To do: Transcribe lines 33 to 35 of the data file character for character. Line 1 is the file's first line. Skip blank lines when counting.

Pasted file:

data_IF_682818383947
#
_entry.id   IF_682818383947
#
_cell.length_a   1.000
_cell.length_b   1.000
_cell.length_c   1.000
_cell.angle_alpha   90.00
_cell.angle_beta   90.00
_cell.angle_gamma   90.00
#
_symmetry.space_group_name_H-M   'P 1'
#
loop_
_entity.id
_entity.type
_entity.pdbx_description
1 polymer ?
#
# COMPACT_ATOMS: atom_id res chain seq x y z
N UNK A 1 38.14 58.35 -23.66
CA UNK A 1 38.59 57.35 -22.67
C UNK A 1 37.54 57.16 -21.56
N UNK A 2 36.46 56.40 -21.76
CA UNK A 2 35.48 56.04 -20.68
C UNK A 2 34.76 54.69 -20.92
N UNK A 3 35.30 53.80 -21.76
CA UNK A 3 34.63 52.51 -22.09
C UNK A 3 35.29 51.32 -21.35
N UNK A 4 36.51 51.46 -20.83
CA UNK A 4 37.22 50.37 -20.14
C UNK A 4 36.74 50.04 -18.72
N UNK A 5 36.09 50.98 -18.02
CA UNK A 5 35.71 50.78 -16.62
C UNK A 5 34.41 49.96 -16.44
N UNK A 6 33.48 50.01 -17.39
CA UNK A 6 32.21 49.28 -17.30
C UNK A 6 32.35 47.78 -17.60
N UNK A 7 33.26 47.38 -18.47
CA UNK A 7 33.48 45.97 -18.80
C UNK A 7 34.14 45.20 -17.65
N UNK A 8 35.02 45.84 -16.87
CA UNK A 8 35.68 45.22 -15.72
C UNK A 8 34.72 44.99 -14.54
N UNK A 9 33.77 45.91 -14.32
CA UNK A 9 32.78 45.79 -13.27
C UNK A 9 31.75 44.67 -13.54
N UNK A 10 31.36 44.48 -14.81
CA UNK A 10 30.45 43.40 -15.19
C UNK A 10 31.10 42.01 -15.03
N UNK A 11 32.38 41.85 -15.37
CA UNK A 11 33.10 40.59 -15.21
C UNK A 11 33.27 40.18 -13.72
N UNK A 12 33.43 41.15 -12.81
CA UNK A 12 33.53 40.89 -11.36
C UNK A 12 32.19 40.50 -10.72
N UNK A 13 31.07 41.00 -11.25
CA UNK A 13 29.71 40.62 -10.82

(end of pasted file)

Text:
N UNK A 5 36.09 50.98 -18.02
CA UNK A 5 35.71 50.78 -16.62
C UNK A 5 34.41 49.96 -16.44